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We’d only been at it for a couple of days and I was working on the inside of the aircraft on the aft bulkhead. I’d left to get a shop rag and when I went back into the aircraft I saw Rickey working at removing the screws from the panel on the skin beneath the droop leading edge (DLE). The flaps were down to 40 and thus the DLEs were down as well, so he had access to the panels. But, as I walked past I noticed that he wasn’t completely removing the screws. Instead he was just backing them out about 2/3 of the way. Walking back inside the aircraft toward the tail the thought struck me that it was fairly dangerous for him to be working there because one of the mechanics had a hydraulic mule hooked up and running on the aircraft’s system. Just when I decided to go back and show him how and why he should do it right, I heard the mechanic in the cockpit shout, “CLEAR FLAPS!”

It was sort of like a nightmare when you want to move fast, but everything goes into slow motion.
“Noooooo!” I shouted as I bounded for the cabin door. It was too late… as the flaps hit 15 the DLEs were triggered to retract. I arrived just in time to see Rickey pull his hands clear and then watch as the DLE retracted over those raised screws! The metal cracked, rippled and groaned with agony and it felt like someone was being tortured right in front of me.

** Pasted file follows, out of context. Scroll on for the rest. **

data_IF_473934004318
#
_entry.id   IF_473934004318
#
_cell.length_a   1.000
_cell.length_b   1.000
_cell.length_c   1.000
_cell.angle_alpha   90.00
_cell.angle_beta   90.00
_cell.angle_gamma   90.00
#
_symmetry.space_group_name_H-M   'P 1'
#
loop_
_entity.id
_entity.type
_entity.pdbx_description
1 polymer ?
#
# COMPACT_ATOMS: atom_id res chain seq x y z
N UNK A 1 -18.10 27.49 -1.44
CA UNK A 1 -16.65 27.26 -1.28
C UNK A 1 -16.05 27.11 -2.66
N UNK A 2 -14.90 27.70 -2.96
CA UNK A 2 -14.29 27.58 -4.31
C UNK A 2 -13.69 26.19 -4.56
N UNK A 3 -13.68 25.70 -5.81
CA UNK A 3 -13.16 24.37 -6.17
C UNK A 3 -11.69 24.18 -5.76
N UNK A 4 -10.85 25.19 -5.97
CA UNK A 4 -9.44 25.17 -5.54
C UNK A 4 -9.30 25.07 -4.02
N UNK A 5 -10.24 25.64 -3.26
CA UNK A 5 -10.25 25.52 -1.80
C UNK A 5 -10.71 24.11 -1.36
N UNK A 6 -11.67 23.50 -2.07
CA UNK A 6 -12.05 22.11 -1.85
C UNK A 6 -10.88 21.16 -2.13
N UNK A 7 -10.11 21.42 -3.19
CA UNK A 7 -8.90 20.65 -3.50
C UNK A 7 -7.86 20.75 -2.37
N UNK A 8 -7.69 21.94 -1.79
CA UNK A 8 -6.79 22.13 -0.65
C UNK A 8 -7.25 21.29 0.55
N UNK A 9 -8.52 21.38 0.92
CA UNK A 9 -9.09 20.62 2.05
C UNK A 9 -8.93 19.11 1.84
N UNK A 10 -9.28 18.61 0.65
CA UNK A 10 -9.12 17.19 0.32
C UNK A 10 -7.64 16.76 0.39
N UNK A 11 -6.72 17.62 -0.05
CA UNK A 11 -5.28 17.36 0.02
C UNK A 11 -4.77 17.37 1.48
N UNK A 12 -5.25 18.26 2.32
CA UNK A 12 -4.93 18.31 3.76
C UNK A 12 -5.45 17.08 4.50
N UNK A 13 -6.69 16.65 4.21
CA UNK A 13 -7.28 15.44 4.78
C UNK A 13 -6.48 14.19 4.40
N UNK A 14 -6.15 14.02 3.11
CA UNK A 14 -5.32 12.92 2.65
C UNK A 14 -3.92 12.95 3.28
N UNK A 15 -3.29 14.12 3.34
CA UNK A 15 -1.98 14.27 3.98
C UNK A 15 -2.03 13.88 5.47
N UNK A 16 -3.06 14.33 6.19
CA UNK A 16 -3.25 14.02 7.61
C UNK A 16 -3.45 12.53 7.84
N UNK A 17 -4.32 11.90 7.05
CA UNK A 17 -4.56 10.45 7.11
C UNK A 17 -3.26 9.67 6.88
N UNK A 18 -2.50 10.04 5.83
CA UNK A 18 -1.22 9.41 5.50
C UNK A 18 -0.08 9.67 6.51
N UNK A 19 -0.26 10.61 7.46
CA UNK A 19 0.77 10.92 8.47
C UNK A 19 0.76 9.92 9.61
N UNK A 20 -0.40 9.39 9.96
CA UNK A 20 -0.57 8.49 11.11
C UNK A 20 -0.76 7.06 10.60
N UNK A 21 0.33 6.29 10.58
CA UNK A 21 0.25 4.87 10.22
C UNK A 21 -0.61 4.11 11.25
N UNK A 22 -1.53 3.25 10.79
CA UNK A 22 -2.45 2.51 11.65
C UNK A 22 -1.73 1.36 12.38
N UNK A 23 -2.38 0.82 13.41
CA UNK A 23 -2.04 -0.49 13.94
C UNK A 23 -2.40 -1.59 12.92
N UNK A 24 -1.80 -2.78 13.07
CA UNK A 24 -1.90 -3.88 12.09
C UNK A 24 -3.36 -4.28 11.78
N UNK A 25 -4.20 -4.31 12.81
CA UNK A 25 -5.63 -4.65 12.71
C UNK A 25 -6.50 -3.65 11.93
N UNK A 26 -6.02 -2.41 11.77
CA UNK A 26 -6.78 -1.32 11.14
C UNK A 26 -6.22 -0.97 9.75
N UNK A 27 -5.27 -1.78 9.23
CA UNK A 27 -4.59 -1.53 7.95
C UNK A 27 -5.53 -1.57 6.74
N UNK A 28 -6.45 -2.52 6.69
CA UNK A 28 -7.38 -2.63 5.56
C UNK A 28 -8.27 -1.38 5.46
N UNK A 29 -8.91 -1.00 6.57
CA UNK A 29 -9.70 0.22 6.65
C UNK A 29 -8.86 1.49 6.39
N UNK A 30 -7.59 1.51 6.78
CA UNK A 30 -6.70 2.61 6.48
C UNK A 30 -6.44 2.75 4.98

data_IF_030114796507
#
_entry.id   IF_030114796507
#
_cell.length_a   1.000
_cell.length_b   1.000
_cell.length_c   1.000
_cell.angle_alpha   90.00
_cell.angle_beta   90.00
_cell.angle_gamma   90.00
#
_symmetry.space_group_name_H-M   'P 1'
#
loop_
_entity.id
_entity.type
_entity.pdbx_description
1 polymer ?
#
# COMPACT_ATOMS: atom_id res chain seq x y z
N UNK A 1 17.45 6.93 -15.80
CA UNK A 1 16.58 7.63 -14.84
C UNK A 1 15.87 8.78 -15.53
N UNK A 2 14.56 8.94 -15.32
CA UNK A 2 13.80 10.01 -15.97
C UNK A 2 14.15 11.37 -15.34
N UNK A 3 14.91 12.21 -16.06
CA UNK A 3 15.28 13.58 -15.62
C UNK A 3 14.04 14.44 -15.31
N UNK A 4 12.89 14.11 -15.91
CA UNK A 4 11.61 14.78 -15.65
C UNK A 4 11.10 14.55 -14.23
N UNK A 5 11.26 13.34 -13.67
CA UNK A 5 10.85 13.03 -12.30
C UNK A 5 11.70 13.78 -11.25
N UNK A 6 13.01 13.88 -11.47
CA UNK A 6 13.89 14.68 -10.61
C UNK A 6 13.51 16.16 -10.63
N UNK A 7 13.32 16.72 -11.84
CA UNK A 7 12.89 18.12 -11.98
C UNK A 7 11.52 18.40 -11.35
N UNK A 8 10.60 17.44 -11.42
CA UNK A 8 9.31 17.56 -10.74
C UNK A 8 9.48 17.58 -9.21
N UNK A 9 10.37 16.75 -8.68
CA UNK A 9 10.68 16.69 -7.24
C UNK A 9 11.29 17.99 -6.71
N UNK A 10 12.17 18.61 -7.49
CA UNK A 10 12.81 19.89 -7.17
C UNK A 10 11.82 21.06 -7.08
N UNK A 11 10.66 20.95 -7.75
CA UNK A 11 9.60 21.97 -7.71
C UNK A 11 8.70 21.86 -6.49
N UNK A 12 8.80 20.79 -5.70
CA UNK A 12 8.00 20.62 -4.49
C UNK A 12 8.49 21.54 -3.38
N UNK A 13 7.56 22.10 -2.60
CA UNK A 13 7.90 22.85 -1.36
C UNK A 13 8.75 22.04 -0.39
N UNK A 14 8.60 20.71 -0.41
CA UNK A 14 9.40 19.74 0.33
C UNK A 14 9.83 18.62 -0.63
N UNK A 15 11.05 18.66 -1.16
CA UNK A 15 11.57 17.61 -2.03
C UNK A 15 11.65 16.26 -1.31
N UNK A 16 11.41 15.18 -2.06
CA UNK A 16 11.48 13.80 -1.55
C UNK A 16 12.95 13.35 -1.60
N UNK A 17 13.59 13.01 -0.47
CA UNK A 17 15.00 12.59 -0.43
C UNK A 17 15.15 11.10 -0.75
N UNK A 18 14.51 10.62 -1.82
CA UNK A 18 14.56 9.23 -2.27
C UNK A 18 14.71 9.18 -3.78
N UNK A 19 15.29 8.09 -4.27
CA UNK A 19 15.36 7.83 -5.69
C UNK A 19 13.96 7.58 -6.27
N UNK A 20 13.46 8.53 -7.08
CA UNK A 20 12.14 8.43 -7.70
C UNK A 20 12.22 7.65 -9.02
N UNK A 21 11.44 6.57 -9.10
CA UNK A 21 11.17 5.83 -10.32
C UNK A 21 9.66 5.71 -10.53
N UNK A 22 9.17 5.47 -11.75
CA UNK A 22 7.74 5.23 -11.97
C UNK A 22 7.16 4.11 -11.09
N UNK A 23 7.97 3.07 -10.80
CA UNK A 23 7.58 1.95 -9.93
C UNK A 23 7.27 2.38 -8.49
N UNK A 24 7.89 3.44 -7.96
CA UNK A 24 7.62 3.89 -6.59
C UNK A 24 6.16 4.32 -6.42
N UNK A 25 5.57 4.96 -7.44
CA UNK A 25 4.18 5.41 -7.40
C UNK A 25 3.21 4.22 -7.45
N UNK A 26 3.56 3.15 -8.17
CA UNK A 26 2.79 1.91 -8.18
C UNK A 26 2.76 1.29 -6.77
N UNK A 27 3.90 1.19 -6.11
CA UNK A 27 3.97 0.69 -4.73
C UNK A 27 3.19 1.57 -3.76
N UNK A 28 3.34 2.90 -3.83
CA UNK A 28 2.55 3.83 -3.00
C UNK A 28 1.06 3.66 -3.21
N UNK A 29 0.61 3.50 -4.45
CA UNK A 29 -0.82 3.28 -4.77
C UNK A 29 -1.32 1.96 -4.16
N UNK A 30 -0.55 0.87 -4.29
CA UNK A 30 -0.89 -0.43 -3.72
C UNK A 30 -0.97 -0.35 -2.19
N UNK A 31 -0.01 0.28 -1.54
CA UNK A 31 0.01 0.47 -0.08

Cost of this blunder was $179,000 and change, but it could have been far worse if little Rickie hadn’t gotten his fingers out of the way as fast as he did. The DLE was not repairable the underside nut panel was stripped, but easily repaired. Insurance, we were told, covered $125,000, but the company ate the rest. Fault was clearly the mechanic’s who should have never had a live mule running on the aircraft while someone was working on the control surfaces. No one was fired- we were just told to be more careful and press on with the inspection. We also developed the motto, "Just keep the damage under $125,000."

To this day the sight of that DLE backing up over those screws still haunts me. One of those things you just cannot un-see.

NEXT: Part 2, Magnum in the front window.